Project

    You will do your own mathematical modeling in a project.

    Final projects will be along the lines of the problems in the Mathematical Contest in Modeling, although not all problems there will be projects, and there may be others available.

    You may work alone or in pairs.

    Potential projects: link. Let me know your choice by Friday March 17.

    Evaluation will be based on a written report, an oral presentation (15 min), and a mid-point peer review. We'll discuss further details on Friday March 17.

    Final project guidelines: link

    Presentation schedule: link REVISED DATES: link
    Presentation TIPS: C.J. Lortie, Ten simple rules for short and swift presentations, PLoS Computational Biology 13(2017): e1005373

    Lectures

    Edited from Dr. Timothy Reluga's Math 450 lecture notes.

    Week Online lecture notes (unlinked: tentative outline) Class notes
    January 9
    Drop deadline Jan 14 11:59pm.
    Add deadline Jan 15 11:59pm.
    1. Introduction to modeling.
    2. Introduction to Python: Lab 1.
    3. Introduction to Python: Lab 2.
    January 16 4. Scaling & linear least squares. Lecture 2.
    Lecture 3.
    January 23 5. Dimensional analysis. Lecture 4.
    Lecture 5.
    Lecture 6.
    January 30 6. Self-similarity and Lindenmayer system models.
    7. Equations as descriptions.
    8. Optics and geometric algebra.
    Lecture 7.
    Lecture 8.
    Lecture 9.
    February 6 9. Newton's laws. Lecture 10.
    Lecture 11.
    Lecture 12.
    February 13 10. Very brief intro to ODEs and numerical solutions.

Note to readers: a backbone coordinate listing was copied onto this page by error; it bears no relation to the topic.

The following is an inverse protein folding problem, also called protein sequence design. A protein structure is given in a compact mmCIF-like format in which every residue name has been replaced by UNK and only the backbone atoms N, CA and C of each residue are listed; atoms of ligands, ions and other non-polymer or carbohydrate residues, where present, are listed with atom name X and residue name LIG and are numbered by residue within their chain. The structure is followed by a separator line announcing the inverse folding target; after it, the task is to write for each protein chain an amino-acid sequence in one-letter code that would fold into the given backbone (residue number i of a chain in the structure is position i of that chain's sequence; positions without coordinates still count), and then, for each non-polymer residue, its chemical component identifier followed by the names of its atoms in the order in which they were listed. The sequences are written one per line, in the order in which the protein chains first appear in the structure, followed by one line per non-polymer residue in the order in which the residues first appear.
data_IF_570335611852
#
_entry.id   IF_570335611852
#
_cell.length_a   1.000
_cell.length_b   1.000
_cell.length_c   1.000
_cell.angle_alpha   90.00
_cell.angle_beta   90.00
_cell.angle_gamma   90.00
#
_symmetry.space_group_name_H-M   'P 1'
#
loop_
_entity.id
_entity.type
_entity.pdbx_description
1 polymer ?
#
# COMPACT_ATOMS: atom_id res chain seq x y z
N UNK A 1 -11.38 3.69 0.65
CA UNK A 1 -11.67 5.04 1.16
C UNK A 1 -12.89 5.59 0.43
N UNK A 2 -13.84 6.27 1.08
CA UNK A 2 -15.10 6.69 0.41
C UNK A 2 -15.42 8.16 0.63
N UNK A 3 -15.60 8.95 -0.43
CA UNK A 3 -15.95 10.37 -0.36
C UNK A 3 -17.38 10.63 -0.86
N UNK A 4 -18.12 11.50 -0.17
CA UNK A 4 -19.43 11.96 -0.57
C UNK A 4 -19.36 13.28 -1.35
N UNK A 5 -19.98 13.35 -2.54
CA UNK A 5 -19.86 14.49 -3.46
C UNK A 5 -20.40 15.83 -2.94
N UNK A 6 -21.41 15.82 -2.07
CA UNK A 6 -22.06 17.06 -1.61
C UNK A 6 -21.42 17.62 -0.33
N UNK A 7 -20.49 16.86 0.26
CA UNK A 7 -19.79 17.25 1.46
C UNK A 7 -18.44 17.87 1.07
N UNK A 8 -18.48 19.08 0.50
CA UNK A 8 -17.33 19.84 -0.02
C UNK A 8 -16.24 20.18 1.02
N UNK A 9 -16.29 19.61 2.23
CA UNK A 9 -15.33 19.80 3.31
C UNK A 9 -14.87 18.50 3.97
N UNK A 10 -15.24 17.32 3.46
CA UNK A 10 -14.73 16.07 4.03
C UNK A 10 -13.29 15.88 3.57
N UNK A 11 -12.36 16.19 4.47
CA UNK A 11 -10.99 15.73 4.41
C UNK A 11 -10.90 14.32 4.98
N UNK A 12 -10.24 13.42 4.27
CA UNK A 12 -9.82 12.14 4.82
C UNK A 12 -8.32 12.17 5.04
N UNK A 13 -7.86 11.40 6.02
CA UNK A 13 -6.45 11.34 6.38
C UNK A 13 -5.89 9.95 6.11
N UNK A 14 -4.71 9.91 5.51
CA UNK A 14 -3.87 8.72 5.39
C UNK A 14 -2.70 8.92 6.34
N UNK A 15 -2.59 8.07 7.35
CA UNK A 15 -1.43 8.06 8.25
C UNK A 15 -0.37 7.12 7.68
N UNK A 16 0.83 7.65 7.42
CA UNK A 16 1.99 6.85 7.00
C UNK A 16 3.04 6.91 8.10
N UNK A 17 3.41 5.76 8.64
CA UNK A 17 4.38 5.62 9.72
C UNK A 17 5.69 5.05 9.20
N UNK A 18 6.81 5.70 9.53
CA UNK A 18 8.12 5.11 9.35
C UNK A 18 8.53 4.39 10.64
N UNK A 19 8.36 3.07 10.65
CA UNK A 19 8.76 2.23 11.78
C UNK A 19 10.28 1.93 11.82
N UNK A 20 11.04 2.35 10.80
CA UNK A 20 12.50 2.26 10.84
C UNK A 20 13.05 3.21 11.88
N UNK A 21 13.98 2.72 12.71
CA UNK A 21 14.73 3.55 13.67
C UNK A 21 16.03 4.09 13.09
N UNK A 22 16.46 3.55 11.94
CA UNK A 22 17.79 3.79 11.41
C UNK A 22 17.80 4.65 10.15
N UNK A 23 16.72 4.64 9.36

11. Linear compartmental models.
    Lecture 13.
    Lecture 14.
    Lecture 15.
    February 20 11b. Linear compartmental modeling: Hepatitis C infection.
    12. Nonlinear ODE models: competing species, Brusselator.
    Lecture 16.
    Lecture 17.
    Lecture 18.
    February 27 13. Epidemic modeling & zombies.
    13. When events aren't deterministic: insights from simulation.
    14. Distributions as models.
    Lecture 19.
    Lecture 20.
    Lecture 21.
    March 6
    Spring Break!
    March 13 15. Distributions and data.
    16. Fireball!
    17. Power law and preferential attachment
    Lecture 22.
    Lecture 23.
    Lecture 24.
    March 20 18. Markov chains.
    19. Modeling with markov chains.
    Lecture 25.
    Lecture 26.
    March 27 20. Spatial models. Lecture 28.
    Lecture 29.
    April 3
    Late drop deadline April 7.
    Spatial models continued Lecture 30.
    Lecture 31.
    Lecture 32.
    April 10 21. Modeling with cellular automata
    22. Age of the earth
    Lecture 33.
    Lecture 34.
    April 17 Other topics: difference equations and chaos, lubrication theory...
    Final project presentations
    April 24 Final project presentations

    Jessica M. Conway / Department of Mathematics / Pennsylvania State University